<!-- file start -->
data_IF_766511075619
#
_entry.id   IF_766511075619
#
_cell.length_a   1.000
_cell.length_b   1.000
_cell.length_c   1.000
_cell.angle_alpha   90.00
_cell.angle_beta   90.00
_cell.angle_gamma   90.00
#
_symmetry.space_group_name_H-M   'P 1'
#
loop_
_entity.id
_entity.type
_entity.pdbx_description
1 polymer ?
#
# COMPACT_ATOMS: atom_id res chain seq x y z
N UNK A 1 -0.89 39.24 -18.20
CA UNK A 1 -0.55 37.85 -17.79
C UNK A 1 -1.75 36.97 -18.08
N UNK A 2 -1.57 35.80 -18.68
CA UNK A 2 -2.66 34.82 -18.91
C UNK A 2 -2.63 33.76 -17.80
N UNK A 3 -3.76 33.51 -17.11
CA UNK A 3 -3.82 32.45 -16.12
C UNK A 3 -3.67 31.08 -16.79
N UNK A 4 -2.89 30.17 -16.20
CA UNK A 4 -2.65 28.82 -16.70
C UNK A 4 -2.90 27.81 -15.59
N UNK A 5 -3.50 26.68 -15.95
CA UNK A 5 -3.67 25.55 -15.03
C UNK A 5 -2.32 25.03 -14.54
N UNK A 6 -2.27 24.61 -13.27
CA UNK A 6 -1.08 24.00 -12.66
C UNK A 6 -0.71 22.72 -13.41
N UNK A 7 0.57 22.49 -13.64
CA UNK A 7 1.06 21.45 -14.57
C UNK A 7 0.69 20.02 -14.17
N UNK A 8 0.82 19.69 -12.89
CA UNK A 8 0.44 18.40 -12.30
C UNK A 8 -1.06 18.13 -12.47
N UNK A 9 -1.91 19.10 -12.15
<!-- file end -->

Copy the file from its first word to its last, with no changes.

data_IF_766511075619
#
_entry.id   IF_766511075619
#
_cell.length_a   1.000
_cell.length_b   1.000
_cell.length_c   1.000
_cell.angle_alpha   90.00
_cell.angle_beta   90.00
_cell.angle_gamma   90.00
#
_symmetry.space_group_name_H-M   'P 1'
#
loop_
_entity.id
_entity.type
_entity.pdbx_description
1 polymer ?
#
# COMPACT_ATOMS: atom_id res chain seq x y z
N UNK A 1 -0.89 39.24 -18.20
CA UNK A 1 -0.55 37.85 -17.79
C UNK A 1 -1.75 36.97 -18.08
N UNK A 2 -1.57 35.80 -18.68
CA UNK A 2 -2.66 34.82 -18.91
C UNK A 2 -2.63 33.76 -17.80
N UNK A 3 -3.76 33.51 -17.11
CA UNK A 3 -3.82 32.45 -16.12
C UNK A 3 -3.67 31.08 -16.79
N UNK A 4 -2.89 30.17 -16.20
CA UNK A 4 -2.65 28.82 -16.70
C UNK A 4 -2.90 27.81 -15.59
N UNK A 5 -3.50 26.68 -15.95
CA UNK A 5 -3.67 25.55 -15.03
C UNK A 5 -2.32 25.03 -14.54
N UNK A 6 -2.27 24.61 -13.27
CA UNK A 6 -1.08 24.00 -12.66
C UNK A 6 -0.71 22.72 -13.41
N UNK A 7 0.57 22.49 -13.64
CA UNK A 7 1.06 21.45 -14.57
C UNK A 7 0.69 20.02 -14.17
N UNK A 8 0.82 19.69 -12.89
CA UNK A 8 0.44 18.40 -12.30
C UNK A 8 -1.06 18.13 -12.47
N UNK A 9 -1.91 19.10 -12.15